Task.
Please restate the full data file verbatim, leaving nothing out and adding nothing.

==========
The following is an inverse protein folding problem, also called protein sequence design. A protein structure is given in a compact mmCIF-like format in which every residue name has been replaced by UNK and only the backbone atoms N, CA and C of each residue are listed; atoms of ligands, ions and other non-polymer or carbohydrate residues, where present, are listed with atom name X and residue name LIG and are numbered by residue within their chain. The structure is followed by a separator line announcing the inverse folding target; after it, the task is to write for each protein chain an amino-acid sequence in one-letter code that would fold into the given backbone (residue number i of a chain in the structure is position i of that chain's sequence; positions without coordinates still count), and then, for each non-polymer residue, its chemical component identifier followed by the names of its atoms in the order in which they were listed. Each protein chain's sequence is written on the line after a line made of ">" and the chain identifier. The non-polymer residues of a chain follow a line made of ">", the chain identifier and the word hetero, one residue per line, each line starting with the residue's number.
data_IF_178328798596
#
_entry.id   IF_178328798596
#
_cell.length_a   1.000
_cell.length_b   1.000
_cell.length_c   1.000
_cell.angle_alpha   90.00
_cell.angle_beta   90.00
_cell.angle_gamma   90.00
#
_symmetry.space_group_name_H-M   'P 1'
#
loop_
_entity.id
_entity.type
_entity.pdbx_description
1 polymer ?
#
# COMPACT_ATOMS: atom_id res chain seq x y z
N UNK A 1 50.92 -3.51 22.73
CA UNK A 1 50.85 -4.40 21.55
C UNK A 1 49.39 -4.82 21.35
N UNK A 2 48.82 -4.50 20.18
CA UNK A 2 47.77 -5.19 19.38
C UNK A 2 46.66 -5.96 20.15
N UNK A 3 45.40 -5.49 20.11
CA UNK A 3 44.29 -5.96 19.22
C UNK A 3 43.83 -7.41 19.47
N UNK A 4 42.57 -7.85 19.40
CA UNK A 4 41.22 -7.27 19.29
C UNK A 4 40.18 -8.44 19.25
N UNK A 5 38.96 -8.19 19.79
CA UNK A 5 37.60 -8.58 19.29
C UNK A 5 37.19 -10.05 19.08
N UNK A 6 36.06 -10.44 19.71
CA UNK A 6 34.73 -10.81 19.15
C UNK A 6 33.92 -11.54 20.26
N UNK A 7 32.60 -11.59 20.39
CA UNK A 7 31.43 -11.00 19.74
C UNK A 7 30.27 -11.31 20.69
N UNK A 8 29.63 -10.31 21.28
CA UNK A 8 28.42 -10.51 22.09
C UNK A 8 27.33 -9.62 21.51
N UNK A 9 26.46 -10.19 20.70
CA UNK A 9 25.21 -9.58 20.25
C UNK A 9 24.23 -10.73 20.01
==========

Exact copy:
The following is an inverse protein folding problem, also called protein sequence design. A protein structure is given in a compact mmCIF-like format in which every residue name has been replaced by UNK and only the backbone atoms N, CA and C of each residue are listed; atoms of ligands, ions and other non-polymer or carbohydrate residues, where present, are listed with atom name X and residue name LIG and are numbered by residue within their chain. The structure is followed by a separator line announcing the inverse folding target; after it, the task is to write for each protein chain an amino-acid sequence in one-letter code that would fold into the given backbone (residue number i of a chain in the structure is position i of that chain's sequence; positions without coordinates still count), and then, for each non-polymer residue, its chemical component identifier followed by the names of its atoms in the order in which they were listed. Each protein chain's sequence is written on the line after a line made of ">" and the chain identifier. The non-polymer residues of a chain follow a line made of ">", the chain identifier and the word hetero, one residue per line, each line starting with the residue's number.
data_IF_178328798596
#
_entry.id   IF_178328798596
#
_cell.length_a   1.000
_cell.length_b   1.000
_cell.length_c   1.000
_cell.angle_alpha   90.00
_cell.angle_beta   90.00
_cell.angle_gamma   90.00
#
_symmetry.space_group_name_H-M   'P 1'
#
loop_
_entity.id
_entity.type
_entity.pdbx_description
1 polymer ?
#
# COMPACT_ATOMS: atom_id res chain seq x y z
N UNK A 1 50.92 -3.51 22.73
CA UNK A 1 50.85 -4.40 21.55
C UNK A 1 49.39 -4.82 21.35
N UNK A 2 48.82 -4.50 20.18
CA UNK A 2 47.77 -5.19 19.38
C UNK A 2 46.66 -5.96 20.15
N UNK A 3 45.40 -5.49 20.11
CA UNK A 3 44.29 -5.96 19.22
C UNK A 3 43.83 -7.41 19.47
N UNK A 4 42.57 -7.85 19.40
CA UNK A 4 41.22 -7.27 19.29
C UNK A 4 40.18 -8.44 19.25
N UNK A 5 38.96 -8.19 19.79
CA UNK A 5 37.60 -8.58 19.29
C UNK A 5 37.19 -10.05 19.08
N UNK A 6 36.06 -10.44 19.71
CA UNK A 6 34.73 -10.81 19.15
C UNK A 6 33.92 -11.54 20.26
N UNK A 7 32.60 -11.59 20.39
CA UNK A 7 31.43 -11.00 19.74
C UNK A 7 30.27 -11.31 20.69
N UNK A 8 29.63 -10.31 21.28
CA UNK A 8 28.42 -10.51 22.09
C UNK A 8 27.33 -9.62 21.51
N UNK A 9 26.46 -10.19 20.70
CA UNK A 9 25.21 -9.58 20.25
C UNK A 9 24.23 -10.73 20.01